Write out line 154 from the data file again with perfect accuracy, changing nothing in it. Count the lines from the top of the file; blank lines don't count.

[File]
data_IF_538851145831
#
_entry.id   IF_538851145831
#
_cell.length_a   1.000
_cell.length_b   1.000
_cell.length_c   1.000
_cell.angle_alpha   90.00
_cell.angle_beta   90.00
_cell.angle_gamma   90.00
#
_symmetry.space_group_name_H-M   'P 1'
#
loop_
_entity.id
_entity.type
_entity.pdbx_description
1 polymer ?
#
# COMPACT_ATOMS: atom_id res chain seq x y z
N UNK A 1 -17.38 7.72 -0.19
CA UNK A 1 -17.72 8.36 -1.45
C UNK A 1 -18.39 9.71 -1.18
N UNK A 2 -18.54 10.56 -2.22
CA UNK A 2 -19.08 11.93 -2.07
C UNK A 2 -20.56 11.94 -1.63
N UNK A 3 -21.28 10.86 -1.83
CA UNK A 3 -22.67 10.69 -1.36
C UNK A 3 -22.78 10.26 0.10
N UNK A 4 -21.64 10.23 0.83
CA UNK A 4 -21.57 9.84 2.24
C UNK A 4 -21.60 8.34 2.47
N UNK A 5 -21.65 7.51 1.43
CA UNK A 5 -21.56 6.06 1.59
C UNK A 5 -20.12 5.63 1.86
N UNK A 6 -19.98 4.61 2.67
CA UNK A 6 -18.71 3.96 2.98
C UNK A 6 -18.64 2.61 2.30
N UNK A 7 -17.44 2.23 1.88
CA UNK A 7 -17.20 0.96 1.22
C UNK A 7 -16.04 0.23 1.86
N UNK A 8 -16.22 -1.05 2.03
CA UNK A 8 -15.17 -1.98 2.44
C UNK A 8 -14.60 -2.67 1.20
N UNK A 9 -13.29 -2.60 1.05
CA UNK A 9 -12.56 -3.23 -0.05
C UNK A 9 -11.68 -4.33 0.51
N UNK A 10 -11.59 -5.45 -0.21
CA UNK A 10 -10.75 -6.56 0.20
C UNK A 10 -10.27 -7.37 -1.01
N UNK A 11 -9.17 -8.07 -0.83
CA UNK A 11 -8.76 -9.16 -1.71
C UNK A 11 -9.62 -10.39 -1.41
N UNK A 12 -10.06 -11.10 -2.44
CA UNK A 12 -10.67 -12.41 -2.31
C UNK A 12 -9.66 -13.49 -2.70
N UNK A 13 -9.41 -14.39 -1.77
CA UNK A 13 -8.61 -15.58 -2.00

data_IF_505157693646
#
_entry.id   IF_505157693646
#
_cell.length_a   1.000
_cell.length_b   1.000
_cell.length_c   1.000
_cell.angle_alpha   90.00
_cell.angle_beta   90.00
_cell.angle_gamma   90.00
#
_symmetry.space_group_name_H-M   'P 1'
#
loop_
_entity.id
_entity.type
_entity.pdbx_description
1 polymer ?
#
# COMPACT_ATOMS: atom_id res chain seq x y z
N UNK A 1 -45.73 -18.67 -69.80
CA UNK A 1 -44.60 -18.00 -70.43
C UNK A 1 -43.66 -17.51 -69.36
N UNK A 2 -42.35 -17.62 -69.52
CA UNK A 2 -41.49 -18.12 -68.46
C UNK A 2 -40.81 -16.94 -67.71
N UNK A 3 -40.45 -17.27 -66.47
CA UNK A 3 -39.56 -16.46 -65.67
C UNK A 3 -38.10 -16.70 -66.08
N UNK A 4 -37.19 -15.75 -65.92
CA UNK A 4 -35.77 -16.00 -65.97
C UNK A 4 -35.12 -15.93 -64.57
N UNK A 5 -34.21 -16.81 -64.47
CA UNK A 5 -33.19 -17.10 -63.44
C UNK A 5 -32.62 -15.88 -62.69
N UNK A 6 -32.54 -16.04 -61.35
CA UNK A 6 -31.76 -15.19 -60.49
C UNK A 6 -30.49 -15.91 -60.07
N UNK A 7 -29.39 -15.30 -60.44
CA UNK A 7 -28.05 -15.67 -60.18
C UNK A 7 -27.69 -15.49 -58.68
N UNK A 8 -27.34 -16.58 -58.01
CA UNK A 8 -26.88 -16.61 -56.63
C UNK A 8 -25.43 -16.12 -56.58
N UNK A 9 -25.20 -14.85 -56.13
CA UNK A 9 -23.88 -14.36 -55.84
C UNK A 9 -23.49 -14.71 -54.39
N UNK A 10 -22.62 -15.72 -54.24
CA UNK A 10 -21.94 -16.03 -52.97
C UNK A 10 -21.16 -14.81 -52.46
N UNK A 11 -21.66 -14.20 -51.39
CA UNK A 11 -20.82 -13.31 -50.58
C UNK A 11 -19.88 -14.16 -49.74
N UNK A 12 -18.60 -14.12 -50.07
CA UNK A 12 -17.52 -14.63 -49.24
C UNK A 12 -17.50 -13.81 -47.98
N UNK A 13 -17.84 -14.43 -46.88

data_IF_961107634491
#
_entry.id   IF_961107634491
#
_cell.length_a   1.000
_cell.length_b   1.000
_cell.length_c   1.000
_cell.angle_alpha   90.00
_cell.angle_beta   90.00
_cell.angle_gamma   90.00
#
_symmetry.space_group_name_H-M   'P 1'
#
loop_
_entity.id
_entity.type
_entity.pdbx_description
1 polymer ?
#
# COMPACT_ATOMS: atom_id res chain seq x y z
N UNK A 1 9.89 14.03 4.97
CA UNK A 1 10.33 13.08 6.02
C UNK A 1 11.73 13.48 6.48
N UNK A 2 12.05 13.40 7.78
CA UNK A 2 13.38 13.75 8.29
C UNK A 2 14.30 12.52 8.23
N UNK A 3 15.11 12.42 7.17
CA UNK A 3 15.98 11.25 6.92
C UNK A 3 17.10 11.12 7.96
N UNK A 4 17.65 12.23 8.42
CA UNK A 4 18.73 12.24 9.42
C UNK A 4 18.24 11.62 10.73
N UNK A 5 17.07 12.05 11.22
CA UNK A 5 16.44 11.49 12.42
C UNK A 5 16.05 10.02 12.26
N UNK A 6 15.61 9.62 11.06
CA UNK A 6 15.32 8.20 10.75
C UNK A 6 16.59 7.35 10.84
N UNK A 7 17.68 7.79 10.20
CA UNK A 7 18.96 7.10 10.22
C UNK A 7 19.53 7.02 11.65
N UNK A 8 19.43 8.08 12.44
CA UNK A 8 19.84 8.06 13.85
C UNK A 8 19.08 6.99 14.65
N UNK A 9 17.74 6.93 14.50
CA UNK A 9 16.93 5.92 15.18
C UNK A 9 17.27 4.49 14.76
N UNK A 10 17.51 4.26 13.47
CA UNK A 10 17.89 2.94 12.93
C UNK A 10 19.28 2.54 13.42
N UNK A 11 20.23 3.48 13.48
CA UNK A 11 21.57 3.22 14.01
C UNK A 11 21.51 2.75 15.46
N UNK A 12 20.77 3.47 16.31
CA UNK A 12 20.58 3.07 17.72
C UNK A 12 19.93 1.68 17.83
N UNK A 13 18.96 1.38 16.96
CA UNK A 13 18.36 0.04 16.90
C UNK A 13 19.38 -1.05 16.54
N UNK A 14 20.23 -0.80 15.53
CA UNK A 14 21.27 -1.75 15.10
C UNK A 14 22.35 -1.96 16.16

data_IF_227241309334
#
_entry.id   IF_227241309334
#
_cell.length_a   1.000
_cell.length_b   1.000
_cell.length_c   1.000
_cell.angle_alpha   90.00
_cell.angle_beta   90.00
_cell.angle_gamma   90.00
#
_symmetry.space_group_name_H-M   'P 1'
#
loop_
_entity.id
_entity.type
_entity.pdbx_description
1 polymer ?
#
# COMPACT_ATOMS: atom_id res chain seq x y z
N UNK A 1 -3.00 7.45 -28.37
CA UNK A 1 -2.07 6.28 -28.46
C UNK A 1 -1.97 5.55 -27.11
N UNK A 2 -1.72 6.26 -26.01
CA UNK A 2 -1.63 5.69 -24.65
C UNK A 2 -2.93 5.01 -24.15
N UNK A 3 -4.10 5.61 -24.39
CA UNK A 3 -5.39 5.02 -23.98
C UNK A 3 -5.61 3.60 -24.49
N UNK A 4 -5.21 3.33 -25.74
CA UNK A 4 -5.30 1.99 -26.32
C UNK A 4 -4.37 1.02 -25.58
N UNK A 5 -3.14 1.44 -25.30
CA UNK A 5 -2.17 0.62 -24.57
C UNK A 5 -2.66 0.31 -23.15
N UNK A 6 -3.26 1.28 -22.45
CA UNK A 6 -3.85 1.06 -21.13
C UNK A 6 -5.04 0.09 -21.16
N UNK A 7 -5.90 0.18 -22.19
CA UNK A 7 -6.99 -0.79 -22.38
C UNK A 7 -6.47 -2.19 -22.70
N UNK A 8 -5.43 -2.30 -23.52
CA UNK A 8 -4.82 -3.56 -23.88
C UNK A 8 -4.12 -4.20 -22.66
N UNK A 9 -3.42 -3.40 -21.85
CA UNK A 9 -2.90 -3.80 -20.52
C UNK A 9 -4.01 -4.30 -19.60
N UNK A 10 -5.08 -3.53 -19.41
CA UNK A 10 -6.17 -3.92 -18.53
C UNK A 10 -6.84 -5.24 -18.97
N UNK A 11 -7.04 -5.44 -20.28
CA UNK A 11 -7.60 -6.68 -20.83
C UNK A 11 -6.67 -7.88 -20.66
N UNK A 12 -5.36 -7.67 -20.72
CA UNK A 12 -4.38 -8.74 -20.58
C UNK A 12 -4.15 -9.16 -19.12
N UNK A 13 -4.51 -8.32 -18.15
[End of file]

N UNK A 7 17.68 7.79 10.20